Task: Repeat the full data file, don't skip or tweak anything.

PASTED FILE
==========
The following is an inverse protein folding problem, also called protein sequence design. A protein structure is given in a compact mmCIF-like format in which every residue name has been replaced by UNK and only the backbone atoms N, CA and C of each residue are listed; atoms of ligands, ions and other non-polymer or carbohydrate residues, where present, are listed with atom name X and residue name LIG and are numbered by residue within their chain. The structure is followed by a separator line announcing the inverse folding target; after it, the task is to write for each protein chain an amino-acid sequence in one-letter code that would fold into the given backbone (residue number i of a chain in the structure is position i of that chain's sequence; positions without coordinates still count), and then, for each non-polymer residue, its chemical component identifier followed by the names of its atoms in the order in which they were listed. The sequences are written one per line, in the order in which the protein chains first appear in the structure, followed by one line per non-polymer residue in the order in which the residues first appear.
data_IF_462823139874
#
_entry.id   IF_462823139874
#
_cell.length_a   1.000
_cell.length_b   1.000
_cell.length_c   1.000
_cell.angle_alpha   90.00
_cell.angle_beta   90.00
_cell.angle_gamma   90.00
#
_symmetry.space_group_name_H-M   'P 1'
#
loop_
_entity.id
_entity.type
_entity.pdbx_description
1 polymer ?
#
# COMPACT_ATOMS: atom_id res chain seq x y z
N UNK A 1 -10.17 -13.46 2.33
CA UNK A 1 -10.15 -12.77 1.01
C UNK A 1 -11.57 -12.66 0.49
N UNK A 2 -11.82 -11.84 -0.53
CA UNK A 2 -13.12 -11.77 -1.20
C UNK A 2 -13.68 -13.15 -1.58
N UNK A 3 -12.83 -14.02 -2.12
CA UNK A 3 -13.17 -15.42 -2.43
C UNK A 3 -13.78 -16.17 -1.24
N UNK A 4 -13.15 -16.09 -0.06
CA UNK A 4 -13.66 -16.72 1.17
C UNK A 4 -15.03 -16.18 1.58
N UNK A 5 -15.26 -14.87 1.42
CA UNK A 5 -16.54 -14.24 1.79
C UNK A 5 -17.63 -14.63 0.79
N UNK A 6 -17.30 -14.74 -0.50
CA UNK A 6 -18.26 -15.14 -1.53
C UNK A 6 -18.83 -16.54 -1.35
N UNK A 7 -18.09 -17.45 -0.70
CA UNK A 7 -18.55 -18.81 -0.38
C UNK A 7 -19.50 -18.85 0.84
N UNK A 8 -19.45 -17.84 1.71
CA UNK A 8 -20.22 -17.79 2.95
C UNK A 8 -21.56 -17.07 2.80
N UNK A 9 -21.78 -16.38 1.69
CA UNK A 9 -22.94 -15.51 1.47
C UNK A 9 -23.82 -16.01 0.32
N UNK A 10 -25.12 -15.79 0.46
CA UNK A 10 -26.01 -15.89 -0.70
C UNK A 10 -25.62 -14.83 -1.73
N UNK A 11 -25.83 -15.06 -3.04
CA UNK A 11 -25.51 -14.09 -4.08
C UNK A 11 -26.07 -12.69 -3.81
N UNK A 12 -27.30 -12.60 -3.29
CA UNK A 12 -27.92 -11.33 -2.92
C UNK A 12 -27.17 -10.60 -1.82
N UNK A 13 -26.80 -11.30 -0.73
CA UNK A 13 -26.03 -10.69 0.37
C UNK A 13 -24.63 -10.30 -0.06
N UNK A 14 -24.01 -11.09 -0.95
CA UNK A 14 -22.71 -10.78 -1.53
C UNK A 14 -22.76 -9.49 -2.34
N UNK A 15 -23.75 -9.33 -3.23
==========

The following is an inverse protein folding problem, also called protein sequence design. A protein structure is given in a compact mmCIF-like format in which every residue name has been replaced by UNK and only the backbone atoms N, CA and C of each residue are listed; atoms of ligands, ions and other non-polymer or carbohydrate residues, where present, are listed with atom name X and residue name LIG and are numbered by residue within their chain. The structure is followed by a separator line announcing the inverse folding target; after it, the task is to write for each protein chain an amino-acid sequence in one-letter code that would fold into the given backbone (residue number i of a chain in the structure is position i of that chain's sequence; positions without coordinates still count), and then, for each non-polymer residue, its chemical component identifier followed by the names of its atoms in the order in which they were listed. The sequences are written one per line, in the order in which the protein chains first appear in the structure, followed by one line per non-polymer residue in the order in which the residues first appear.
data_IF_462823139874
#
_entry.id   IF_462823139874
#
_cell.length_a   1.000
_cell.length_b   1.000
_cell.length_c   1.000
_cell.angle_alpha   90.00
_cell.angle_beta   90.00
_cell.angle_gamma   90.00
#
_symmetry.space_group_name_H-M   'P 1'
#
loop_
_entity.id
_entity.type
_entity.pdbx_description
1 polymer ?
#
# COMPACT_ATOMS: atom_id res chain seq x y z
N UNK A 1 -10.17 -13.46 2.33
CA UNK A 1 -10.15 -12.77 1.01
C UNK A 1 -11.57 -12.66 0.49
N UNK A 2 -11.82 -11.84 -0.53
CA UNK A 2 -13.12 -11.77 -1.20
C UNK A 2 -13.68 -13.15 -1.58
N UNK A 3 -12.83 -14.02 -2.12
CA UNK A 3 -13.17 -15.42 -2.43
C UNK A 3 -13.78 -16.17 -1.24
N UNK A 4 -13.15 -16.09 -0.06
CA UNK A 4 -13.66 -16.72 1.17
C UNK A 4 -15.03 -16.18 1.58
N UNK A 5 -15.26 -14.87 1.42
CA UNK A 5 -16.54 -14.24 1.79
C UNK A 5 -17.63 -14.63 0.79
N UNK A 6 -17.30 -14.74 -0.50
CA UNK A 6 -18.26 -15.14 -1.53
C UNK A 6 -18.83 -16.54 -1.35
N UNK A 7 -18.09 -17.45 -0.70
CA UNK A 7 -18.55 -18.81 -0.38
C UNK A 7 -19.50 -18.85 0.84
N UNK A 8 -19.45 -17.84 1.71
CA UNK A 8 -20.22 -17.79 2.95
C UNK A 8 -21.56 -17.07 2.80
N UNK A 9 -21.78 -16.38 1.69
CA UNK A 9 -22.94 -15.51 1.47
C UNK A 9 -23.82 -16.01 0.32
N UNK A 10 -25.12 -15.79 0.46
CA UNK A 10 -26.01 -15.89 -0.70
C UNK A 10 -25.62 -14.83 -1.73
N UNK A 11 -25.83 -15.06 -3.04
CA UNK A 11 -25.51 -14.09 -4.08
C UNK A 11 -26.07 -12.69 -3.81
N UNK A 12 -27.30 -12.60 -3.29
CA UNK A 12 -27.92 -11.33 -2.92
C UNK A 12 -27.17 -10.60 -1.82
N UNK A 13 -26.80 -11.30 -0.73
CA UNK A 13 -26.03 -10.69 0.37
C UNK A 13 -24.63 -10.30 -0.06
N UNK A 14 -24.01 -11.09 -0.95
CA UNK A 14 -22.71 -10.78 -1.53
C UNK A 14 -22.76 -9.49 -2.34
N UNK A 15 -23.75 -9.33 -3.23